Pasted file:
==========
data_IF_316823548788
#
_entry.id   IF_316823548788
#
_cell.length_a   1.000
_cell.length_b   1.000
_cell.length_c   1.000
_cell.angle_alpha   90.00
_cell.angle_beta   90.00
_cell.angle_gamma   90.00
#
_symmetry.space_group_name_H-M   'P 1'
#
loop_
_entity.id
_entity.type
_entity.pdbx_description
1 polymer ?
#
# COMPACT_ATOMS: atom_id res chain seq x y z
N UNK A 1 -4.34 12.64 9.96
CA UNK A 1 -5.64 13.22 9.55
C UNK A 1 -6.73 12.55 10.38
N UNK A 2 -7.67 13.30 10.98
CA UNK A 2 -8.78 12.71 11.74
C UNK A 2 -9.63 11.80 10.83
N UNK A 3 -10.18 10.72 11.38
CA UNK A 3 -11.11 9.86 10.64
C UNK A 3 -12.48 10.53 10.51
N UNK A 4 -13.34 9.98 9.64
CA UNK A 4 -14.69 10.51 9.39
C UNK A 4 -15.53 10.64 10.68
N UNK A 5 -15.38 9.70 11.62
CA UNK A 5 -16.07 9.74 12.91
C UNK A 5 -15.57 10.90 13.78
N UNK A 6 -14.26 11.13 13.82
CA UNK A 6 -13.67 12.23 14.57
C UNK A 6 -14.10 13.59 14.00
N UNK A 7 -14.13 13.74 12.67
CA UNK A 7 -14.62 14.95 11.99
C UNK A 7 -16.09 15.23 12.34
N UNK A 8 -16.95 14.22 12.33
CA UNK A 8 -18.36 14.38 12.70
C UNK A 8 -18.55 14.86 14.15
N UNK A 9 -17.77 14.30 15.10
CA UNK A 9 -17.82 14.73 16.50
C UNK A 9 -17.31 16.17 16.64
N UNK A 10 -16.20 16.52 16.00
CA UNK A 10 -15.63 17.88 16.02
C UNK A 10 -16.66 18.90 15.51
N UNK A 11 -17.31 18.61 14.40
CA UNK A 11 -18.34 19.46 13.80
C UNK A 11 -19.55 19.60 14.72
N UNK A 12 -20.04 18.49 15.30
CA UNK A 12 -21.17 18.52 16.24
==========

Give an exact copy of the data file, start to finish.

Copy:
data_IF_316823548788
#
_entry.id   IF_316823548788
#
_cell.length_a   1.000
_cell.length_b   1.000
_cell.length_c   1.000
_cell.angle_alpha   90.00
_cell.angle_beta   90.00
_cell.angle_gamma   90.00
#
_symmetry.space_group_name_H-M   'P 1'
#
loop_
_entity.id
_entity.type
_entity.pdbx_description
1 polymer ?
#
# COMPACT_ATOMS: atom_id res chain seq x y z
N UNK A 1 -4.34 12.64 9.96
CA UNK A 1 -5.64 13.22 9.55
C UNK A 1 -6.73 12.55 10.38
N UNK A 2 -7.67 13.30 10.98
CA UNK A 2 -8.78 12.71 11.74
C UNK A 2 -9.63 11.80 10.83
N UNK A 3 -10.18 10.72 11.38
CA UNK A 3 -11.11 9.86 10.64
C UNK A 3 -12.48 10.53 10.51
N UNK A 4 -13.34 9.98 9.64
CA UNK A 4 -14.69 10.51 9.39
C UNK A 4 -15.53 10.64 10.68
N UNK A 5 -15.38 9.70 11.62
CA UNK A 5 -16.07 9.74 12.91
C UNK A 5 -15.57 10.90 13.78
N UNK A 6 -14.26 11.13 13.82
CA UNK A 6 -13.67 12.23 14.57
C UNK A 6 -14.10 13.59 14.00
N UNK A 7 -14.13 13.74 12.67
CA UNK A 7 -14.62 14.95 11.99
C UNK A 7 -16.09 15.23 12.34
N UNK A 8 -16.95 14.22 12.33
CA UNK A 8 -18.36 14.38 12.70
C UNK A 8 -18.55 14.86 14.15
N UNK A 9 -17.77 14.30 15.10
CA UNK A 9 -17.82 14.73 16.50
C UNK A 9 -17.31 16.17 16.64
N UNK A 10 -16.20 16.52 16.00
CA UNK A 10 -15.63 17.88 16.02
C UNK A 10 -16.66 18.90 15.51
N UNK A 11 -17.31 18.61 14.40
CA UNK A 11 -18.34 19.46 13.80
C UNK A 11 -19.55 19.60 14.72
N UNK A 12 -20.04 18.49 15.30
CA UNK A 12 -21.17 18.52 16.24